Io, Moon of Jupiter

Io was the last place visited by The Traveler, and the site of great interest to both humanity and the timeless Vex machines. The Red Legion, too, now seek to unravel the secrets and power of this place, gouging at the surface, seeking to uncover new sources of power to aid in their quest to dominate our worlds. It is up to you to protect this place, and to preserve its great legacy.

Destiny 2: Live Reveal Highlights

Highlights

  • more approachable, all the game types will be open to everyone and they’ve made it easier to find people to play with
  • enhanced the solo experience overall
  • the environments look awesome
  • more story quests
  • really nice campaign cinematics (and a good number of them apparently)
  • all new armor and weapons
  • “more to do in D2 than any game we’ve ever made at Bungie”
  • campaign will take you across the system and to new places, with missions, and cinematics
  • Strikes (co-op missions)
  • Crucible (PvP competitive multi; 4v4 vs for all game modes, new HUD stuff like knowing when teammates have their supers; sounds familiar lol
  • new game type called Countdown attack/defend mode game type for Crucible
  • Raids: they’re back but they didn’t tell us anything about the new one yet
  • launch all activities from the world without going to orbit (unlike D1)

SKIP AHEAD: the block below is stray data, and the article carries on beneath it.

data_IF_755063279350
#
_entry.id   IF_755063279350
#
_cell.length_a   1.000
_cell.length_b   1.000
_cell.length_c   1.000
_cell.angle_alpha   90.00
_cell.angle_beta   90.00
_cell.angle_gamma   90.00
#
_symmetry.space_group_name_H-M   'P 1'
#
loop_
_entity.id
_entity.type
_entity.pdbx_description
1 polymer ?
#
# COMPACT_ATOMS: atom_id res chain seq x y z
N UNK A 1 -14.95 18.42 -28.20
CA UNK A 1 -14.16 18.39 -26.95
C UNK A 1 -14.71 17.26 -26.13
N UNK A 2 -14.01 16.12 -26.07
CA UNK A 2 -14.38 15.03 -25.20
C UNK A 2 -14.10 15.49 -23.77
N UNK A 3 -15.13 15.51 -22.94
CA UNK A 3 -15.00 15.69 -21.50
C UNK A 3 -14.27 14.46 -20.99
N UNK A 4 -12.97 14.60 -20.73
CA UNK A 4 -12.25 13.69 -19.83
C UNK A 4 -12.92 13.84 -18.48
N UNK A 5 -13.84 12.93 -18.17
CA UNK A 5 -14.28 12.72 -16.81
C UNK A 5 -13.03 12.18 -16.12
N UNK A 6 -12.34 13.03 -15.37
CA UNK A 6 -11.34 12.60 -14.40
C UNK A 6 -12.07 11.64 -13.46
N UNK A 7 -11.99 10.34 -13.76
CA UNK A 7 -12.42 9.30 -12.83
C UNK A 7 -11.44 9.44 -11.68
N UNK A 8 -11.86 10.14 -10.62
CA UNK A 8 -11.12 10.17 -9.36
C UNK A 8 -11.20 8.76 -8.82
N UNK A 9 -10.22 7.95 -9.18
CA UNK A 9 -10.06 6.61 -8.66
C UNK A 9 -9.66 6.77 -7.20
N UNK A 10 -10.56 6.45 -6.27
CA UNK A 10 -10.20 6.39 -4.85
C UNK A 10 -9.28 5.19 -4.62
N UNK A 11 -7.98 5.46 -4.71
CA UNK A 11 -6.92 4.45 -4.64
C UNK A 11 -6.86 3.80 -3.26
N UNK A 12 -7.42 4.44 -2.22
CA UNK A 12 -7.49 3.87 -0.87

• World: ambient encounters, chests to find, patrols; adventures: treasure maps, lost sectors to discover
  • new characters with side quests that offer these different adventures
  • game map; jump to any planet from your map 
  • public events in the world
  • 4 new worlds
    •  European dead zone (on earth): largest new location. Looks amazing. 
    • Titan: moon of Saturn, ocean planet with structures built on stilts basically
      • Nessus: alien planet, unique plants/animal
      • Io: Jupiter moon, bunch of lore/mythology regarding the Traveller
  • Clans will be an officially supported feature: makes it easier playing with people; in-game rosters, tools to build fireteams, and custom banners; 
  • Clan reward system: no matter what you do when, it works towards earning rewards for whole clan
  • Guided Games: clans and solo players can meet; solo players can PICK a clan to join temporarily for a co-op game mode
    • guided games can also be helpful for clans: opens up party to solo players to fill empty slots for co-op missions

PC News!!

  • Some additional features for PC (probably enhanced graphics/graphics options)
  • Available exclusively through Blizzard’s Battle.net


Overall, in Destiny 2, Bungie has put an emphasis on storytelling, friendship & community, and exploring the universe at your own pace.

just-some-writer  asked:

I have a world in my novel that being investigated for terraformation. It's a large moon (slightly smaller than Earth) orbiting a gas giant. It's tidal-locked to its planet. Would the planet-facing hemisphere have a different climate than the non-planet-facing hemisphere? I currently have it written that the outward-facing side is more temperate, while the other is much warmer. But that just struck me as a fun idea and I don't actually want to use it if it's weird or implausible. Thanks!

Note: the following is for the moon to support life-as-we-know-it (carbon-based, some type of DNA or analogue, etc). Silicon-based life or other exotic life could live in very different environs..